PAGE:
I wanted to share this piece that appeared in the local online newspaper El Paso Matters.

In the aftermath of the Uvalde shootings, we are hearing lots of rhetoric but little actual hope that legislative steps will be taken here in Texas to better protect our families. 3 years ago after the Walmart shootings, we heard the same rhetoric. Now 3 years later it is easier to buy guns in Texas.

Most of us feel impotent in the face of escalating violence. Is there anything useful we can do?

1. Our vote is more important than ever. In addition, we should compel candidates to publish donations from gun organizations and manufacturers as well as their voting history on gun control.

2. We should demand that our representatives support legislation to permit victims of mass shootings and their families to sue the manufacturers of guns used in the shootings.

3. There is a lack of spiritual leadership in our country. We are therefore each called to look within and confront that within each of us that is violent or racist or sexist or any other form of prejudice. For those of us who practice any form of religion, we need to encourage our spiritual leaders to be more outspoken and to challenge each of us to truly live a spiritual message, not merely to mouth it. This would include spiritual leaders providing true guidance on the spiritual dimensions of gun ownership.

We have become a polarized society caught up in self-interest. If we believe in prayer, perhaps this is the most pressing issue.

About richp45198

I am a clinical psychologist and have an abiding interest in matters spiritual.
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1 Response to Uvalde

  1. Michele says:

    Such a horrible situation. I too feel the anguish over how to stop these senseless killings. A root cause analyses would lead me to ask:
    Did the fact that his parents were negligent in their parental responsibilities have anything to do with this?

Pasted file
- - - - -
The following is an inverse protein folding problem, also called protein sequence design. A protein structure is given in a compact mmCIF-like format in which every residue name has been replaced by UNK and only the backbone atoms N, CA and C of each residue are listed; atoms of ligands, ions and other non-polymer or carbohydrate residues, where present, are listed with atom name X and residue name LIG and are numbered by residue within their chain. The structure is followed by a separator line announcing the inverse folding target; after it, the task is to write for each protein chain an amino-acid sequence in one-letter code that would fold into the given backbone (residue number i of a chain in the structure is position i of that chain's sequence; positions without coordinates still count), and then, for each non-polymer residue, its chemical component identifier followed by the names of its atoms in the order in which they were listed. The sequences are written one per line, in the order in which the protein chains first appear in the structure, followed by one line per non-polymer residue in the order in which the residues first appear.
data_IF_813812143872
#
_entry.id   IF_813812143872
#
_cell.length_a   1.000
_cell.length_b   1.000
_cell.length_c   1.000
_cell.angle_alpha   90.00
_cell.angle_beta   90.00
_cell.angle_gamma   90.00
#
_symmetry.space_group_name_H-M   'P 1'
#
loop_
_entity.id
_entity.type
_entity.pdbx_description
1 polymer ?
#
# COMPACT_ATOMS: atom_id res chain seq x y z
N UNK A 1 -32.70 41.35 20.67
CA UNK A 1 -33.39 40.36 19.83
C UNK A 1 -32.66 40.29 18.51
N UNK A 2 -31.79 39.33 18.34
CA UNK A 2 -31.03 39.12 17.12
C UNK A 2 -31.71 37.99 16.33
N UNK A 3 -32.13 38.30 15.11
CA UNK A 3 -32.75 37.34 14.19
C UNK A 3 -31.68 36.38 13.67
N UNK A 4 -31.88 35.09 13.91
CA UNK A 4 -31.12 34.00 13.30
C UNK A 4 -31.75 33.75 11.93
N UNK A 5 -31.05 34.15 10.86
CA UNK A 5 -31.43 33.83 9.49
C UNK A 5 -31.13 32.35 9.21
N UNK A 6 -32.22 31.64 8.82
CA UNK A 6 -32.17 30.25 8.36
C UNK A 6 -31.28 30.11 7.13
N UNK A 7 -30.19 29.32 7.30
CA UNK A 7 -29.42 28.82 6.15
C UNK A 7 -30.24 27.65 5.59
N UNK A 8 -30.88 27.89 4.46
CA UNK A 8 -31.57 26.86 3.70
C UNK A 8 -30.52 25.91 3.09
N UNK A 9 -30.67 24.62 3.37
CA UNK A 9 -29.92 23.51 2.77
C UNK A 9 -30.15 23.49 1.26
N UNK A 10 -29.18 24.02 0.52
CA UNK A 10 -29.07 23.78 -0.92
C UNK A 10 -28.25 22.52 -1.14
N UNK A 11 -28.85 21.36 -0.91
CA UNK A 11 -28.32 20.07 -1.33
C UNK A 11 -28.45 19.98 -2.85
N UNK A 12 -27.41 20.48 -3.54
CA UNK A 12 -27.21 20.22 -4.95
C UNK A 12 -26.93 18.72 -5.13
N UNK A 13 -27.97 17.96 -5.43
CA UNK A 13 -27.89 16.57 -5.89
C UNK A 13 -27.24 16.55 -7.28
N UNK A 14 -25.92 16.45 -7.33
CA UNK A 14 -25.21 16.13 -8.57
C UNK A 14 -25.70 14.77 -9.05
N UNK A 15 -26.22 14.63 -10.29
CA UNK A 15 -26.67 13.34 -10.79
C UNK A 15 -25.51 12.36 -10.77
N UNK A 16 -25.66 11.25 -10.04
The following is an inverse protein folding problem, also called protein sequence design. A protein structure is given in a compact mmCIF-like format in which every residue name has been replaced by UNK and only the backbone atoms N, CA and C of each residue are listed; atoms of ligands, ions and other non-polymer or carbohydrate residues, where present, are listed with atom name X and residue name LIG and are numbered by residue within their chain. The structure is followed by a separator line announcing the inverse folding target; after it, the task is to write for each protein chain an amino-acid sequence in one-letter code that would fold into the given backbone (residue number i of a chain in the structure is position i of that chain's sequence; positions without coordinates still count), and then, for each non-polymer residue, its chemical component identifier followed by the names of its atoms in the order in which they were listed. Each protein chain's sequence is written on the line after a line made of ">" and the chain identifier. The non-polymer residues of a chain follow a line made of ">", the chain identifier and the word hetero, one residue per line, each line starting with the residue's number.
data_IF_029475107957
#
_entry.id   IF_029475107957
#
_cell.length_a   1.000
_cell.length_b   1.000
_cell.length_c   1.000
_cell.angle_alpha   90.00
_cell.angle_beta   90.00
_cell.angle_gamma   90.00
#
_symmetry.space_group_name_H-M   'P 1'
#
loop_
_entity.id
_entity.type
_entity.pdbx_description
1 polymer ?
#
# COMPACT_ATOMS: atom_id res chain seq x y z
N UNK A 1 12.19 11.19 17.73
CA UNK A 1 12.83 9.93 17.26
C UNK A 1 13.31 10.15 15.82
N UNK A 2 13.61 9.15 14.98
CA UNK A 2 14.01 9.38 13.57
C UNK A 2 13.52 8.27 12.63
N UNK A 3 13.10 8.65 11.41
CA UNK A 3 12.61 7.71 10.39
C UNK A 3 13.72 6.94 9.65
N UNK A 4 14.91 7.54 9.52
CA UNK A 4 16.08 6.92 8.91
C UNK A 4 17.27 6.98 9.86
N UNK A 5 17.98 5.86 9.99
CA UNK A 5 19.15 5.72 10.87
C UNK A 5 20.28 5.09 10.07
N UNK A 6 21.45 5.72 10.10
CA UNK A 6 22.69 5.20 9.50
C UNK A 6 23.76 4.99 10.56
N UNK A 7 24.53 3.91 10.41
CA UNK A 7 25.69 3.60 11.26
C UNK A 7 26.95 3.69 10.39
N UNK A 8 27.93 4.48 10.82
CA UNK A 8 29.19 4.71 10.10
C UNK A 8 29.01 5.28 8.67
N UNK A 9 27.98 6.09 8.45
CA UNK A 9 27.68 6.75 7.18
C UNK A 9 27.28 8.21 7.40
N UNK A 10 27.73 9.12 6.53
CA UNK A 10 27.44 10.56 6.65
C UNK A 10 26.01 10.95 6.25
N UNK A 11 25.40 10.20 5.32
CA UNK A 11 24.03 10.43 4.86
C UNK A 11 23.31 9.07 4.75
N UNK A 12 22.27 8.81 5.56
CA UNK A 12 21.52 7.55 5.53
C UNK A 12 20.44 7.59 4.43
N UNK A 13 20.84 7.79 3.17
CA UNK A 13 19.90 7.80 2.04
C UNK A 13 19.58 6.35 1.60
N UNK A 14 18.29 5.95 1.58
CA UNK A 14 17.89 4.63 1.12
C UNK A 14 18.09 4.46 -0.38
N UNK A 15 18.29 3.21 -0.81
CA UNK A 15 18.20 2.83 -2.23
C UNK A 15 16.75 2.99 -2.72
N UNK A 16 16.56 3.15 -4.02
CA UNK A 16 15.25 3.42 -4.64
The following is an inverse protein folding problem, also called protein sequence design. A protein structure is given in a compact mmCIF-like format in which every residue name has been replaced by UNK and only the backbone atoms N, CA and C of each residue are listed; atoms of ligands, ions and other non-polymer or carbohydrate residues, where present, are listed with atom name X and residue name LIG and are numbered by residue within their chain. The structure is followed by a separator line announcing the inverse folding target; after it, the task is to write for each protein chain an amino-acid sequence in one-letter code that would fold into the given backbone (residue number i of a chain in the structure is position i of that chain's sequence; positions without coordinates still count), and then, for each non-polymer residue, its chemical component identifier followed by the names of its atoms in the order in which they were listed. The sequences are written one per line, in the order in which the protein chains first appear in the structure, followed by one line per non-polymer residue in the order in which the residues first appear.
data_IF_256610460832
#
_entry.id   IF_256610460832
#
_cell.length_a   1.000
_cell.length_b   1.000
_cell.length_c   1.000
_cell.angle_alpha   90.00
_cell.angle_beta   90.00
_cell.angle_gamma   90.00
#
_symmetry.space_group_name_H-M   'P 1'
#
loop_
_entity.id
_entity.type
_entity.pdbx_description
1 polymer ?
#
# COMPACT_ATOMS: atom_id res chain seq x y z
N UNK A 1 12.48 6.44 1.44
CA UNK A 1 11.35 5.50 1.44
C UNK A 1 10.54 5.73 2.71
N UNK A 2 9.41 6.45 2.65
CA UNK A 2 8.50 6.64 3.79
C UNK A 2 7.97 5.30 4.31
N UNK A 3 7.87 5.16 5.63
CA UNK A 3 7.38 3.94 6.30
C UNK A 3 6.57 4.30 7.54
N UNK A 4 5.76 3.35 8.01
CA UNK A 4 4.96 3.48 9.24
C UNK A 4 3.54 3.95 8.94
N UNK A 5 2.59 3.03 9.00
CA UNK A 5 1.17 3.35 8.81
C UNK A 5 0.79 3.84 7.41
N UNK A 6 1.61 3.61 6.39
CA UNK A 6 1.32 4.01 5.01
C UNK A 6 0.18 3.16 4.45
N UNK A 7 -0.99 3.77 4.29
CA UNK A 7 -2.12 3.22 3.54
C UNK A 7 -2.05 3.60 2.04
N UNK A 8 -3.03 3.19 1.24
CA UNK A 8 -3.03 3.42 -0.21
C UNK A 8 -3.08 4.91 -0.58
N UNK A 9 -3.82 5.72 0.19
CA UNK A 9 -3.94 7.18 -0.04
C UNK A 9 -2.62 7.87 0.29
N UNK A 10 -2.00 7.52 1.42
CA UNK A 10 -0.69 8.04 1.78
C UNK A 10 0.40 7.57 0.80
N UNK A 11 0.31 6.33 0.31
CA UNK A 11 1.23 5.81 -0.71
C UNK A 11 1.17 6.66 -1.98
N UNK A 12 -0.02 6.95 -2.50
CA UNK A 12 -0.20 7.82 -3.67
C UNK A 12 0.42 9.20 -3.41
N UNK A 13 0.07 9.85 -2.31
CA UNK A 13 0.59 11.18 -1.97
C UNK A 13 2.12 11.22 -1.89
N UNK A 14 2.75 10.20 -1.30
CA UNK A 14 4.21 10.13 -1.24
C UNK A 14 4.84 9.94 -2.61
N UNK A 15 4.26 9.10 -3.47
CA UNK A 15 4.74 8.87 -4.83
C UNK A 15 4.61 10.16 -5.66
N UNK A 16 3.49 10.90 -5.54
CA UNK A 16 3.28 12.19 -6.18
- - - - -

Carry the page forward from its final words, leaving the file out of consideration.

Did he watch violent video games that shaped his brain to believe killing people is a solution and reward?
    How would suing gun manufacturers solve this? Would we then sue car manufacturers when a maniac drives in to a crowd?
    Was the school incentivized to give this boy mood altering drugs during his puberty instead of teaching him how to handle his complex emotions?
    Should we change legislation to stop rewarding men and women for having babies they don’t plan to care for properly?
    How are the same people against these poor children being murdered have no problem murdering hundreds of thousands of babies each year who are in or freshly out of the womb?
    How many of these mass murderers have the benefit of a church family to help them when their parents weren’t able to take care of them?
    How many had the benefit of a loving, caring man like Rich Patterson to listen to them and help them to learn how precious and valuable they are?
    Answers to these questions should lead to additional questions that eventually identify the root cause. Then change the causes.

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